Tag Archives: scone

Afternoon Tea: The Finished Article

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So, after 2 hours of chopping, stirring, boiling and baking we (re)created possibly the best cream tea we have ever had. Boom. Make sure to check out the recipes below the picture!

J&W

We had our savoury scones with some extra mature cheddar (anything less is a crime) and could have done with some clotted cream with our sweet scone, alas…we were too lazy to go to the shop…!

Based on the menu of Cordial and Grace tea-shop in Bristol.

Recipes:

Cheddar & Mustard Scone
Tomato & Red Onion Chutney

Stem Ginger Scone
Rhubarb & Ginger Jam

Cheddar & Wholegrain Mustard Scones

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When in Bristol for the Jubilee weekend we had afternoon tea at a wonderful little café. It consisted of savoury and sweet scones*, with chutney and jam respectively. They were so bloody scrumptious we thought we’d attempt to replicate them. Here is the recipe for our savoury scones. The corresponding chutney recipe is here, the sweet scone here and the jam here. Magic.

Ingredients

225g self-raising flour (and a little extra for dusting)
1 1/2 tsp baking powder
50g butter
100g cheddar
3 tsp wholegrain mustard
150ml milk
1 egg to glaze

Method

Sieve the flour and baking powder into a large bowl. Add the butter and gently rub it in to form a light, sandy consistency. There should be no large lumps of butter. Finely grate in around 4/5 of the cheese (very precise I know – but just make sure you save a small amount for the topping) and add the mustard. Add around 100ml of milk and mix with a butter knife to form a dough. Slowly add the rest of the milk until you form a soft dough. Bear in mind that you may not need all of the milk, as you don’t want it to be too wet.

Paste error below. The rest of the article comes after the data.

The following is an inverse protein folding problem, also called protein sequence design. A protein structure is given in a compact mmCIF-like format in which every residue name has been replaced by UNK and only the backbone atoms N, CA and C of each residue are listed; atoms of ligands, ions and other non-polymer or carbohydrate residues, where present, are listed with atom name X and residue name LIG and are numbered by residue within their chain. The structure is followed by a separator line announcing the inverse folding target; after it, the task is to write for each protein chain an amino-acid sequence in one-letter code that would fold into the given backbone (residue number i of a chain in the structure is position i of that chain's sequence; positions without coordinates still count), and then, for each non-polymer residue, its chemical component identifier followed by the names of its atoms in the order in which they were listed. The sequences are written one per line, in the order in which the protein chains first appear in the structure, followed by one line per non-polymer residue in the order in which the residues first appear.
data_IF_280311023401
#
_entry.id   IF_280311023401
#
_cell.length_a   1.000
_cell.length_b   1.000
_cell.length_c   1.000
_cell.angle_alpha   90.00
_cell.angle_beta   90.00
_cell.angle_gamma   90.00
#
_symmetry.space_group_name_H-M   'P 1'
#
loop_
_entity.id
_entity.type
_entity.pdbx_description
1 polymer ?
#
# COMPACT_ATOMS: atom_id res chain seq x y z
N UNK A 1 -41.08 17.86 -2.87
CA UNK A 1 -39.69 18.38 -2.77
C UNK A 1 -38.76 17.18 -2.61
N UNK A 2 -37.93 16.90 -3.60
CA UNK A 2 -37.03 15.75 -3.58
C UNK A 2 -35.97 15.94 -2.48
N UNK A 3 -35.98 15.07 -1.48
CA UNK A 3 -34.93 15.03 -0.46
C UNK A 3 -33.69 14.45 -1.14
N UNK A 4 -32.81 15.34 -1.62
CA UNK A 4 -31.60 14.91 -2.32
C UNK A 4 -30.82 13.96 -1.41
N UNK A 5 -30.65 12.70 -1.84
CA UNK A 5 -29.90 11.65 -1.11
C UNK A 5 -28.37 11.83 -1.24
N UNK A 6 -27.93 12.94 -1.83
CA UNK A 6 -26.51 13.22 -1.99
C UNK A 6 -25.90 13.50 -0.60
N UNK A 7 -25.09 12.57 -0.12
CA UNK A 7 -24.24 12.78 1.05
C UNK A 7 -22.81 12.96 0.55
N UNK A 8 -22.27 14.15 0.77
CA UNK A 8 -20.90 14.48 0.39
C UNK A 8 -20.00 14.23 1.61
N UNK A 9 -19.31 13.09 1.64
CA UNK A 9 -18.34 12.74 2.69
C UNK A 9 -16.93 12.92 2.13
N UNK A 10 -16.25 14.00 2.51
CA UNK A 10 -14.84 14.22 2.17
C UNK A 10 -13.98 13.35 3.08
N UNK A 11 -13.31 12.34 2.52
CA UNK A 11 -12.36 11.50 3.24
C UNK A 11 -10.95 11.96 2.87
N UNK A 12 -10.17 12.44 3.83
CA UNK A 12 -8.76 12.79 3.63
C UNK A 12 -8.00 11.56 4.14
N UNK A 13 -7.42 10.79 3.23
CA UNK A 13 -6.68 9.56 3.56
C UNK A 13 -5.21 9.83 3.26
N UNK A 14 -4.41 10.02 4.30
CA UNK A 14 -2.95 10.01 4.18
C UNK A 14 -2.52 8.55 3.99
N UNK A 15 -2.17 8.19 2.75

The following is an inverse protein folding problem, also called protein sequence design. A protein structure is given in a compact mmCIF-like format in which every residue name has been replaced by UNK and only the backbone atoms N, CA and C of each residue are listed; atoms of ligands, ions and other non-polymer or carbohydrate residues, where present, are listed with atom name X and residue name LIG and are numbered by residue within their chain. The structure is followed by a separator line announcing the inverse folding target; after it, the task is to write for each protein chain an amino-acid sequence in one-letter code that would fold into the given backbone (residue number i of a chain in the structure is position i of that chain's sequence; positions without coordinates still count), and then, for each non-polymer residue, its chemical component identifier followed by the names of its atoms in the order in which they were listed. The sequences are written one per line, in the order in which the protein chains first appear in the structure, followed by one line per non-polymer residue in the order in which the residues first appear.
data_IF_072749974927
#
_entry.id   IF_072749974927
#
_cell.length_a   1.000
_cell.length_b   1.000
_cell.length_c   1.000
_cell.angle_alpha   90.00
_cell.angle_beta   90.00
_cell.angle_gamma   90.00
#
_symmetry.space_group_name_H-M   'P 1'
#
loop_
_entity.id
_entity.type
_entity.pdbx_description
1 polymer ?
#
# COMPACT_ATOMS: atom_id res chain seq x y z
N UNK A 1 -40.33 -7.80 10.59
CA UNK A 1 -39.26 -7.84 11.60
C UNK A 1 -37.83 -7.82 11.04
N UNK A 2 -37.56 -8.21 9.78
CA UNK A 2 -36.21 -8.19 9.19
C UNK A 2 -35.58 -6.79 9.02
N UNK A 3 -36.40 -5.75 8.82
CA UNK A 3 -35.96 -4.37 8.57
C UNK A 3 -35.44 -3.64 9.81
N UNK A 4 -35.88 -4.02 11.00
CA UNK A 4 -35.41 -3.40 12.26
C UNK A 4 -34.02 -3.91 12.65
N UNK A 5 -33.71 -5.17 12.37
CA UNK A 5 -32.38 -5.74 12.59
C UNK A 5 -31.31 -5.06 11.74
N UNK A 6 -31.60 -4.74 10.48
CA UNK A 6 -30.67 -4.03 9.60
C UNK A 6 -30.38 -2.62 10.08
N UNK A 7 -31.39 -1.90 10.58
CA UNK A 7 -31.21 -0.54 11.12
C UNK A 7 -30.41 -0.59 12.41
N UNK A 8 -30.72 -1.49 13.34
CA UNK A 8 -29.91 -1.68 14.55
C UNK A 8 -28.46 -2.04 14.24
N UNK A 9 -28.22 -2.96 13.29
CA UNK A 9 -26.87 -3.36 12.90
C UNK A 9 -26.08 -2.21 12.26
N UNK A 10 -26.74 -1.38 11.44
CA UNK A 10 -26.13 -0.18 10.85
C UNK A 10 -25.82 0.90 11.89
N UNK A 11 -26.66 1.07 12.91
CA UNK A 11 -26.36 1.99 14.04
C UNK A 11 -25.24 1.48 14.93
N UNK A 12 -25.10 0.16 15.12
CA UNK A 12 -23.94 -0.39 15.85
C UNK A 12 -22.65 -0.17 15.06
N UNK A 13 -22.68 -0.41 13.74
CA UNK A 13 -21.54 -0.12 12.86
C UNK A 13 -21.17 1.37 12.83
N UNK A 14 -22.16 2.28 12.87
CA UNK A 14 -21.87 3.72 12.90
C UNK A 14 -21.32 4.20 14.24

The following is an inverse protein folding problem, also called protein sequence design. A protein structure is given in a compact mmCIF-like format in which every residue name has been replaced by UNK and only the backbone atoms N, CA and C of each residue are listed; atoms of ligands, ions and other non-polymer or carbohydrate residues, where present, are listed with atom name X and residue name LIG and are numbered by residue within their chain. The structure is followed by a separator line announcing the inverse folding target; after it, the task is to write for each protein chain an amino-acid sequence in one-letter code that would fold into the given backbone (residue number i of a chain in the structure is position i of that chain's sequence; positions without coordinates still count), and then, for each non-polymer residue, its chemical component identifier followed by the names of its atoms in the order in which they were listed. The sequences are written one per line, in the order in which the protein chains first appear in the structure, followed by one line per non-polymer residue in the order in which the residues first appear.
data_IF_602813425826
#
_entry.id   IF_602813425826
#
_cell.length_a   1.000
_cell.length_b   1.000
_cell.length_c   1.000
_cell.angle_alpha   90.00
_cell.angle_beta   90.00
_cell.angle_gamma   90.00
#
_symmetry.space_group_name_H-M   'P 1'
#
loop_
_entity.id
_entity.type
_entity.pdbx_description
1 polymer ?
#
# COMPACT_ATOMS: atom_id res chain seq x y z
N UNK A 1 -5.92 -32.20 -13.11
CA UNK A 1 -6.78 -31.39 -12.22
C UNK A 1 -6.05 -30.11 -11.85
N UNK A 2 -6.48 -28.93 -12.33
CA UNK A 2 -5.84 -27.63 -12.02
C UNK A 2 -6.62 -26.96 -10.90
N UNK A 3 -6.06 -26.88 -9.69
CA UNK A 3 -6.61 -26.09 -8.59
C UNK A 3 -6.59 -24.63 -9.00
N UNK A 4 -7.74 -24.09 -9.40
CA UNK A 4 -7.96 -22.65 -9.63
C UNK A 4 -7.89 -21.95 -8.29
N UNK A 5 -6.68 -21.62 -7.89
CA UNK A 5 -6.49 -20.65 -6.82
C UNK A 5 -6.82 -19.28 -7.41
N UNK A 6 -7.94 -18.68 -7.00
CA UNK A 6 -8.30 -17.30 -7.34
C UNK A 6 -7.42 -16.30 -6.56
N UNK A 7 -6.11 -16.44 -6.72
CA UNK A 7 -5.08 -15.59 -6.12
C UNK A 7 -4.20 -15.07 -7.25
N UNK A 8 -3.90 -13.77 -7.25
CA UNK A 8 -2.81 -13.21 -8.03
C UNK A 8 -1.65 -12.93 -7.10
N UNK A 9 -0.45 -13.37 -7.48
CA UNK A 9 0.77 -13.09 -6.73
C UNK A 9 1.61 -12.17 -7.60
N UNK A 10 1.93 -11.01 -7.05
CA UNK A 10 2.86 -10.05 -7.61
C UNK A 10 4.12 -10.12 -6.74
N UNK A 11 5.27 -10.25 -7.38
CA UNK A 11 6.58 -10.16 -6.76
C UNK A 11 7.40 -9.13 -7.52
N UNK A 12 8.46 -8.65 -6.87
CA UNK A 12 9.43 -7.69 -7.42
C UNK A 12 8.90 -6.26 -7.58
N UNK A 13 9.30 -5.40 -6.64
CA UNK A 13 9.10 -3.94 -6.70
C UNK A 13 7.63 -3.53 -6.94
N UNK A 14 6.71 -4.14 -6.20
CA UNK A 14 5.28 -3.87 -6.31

Turn out the dough onto a lightly floured work surface. Roll out to around 5mm thickness. Fold in half and roll once, very gently, to stick the two layers together. Use a small cutter (ours was around 5cm diameter and made about 18 scones) to cut out the scones and place on a baking tray. Glaze the top and sides with beaten egg and sprinkle on the remaining cheese. Bake in the oven at 200°C for around 12 minutes until golden brown.

Serve with your favourite cheese and a tasty chutney.

J&W

*scONs to J, scOHNes to W. One day someone’s gonna lose an eye over this little disagreement.

Rhubarb & Ginger Jam

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When in Bristol for the Jubilee weekend we had afternoon tea at a wonderful little café. It consisted of savoury and sweet scones, with chutney and jam respectively. They were so bloody scrumptious we thought we’d attempt to replicate them. Here is the recipe for our sweet jam. The corresponding sweet scone recipe is here, the savoury scone here and the chutney here. Magic.

Ingredients

1kg  rhubarb
400g jam sugar (or caster sugar and 8g pectin)
30g stem ginger
6cm piece of root ginger
juice of 1 lemon
1 tsp vanilla extract

Method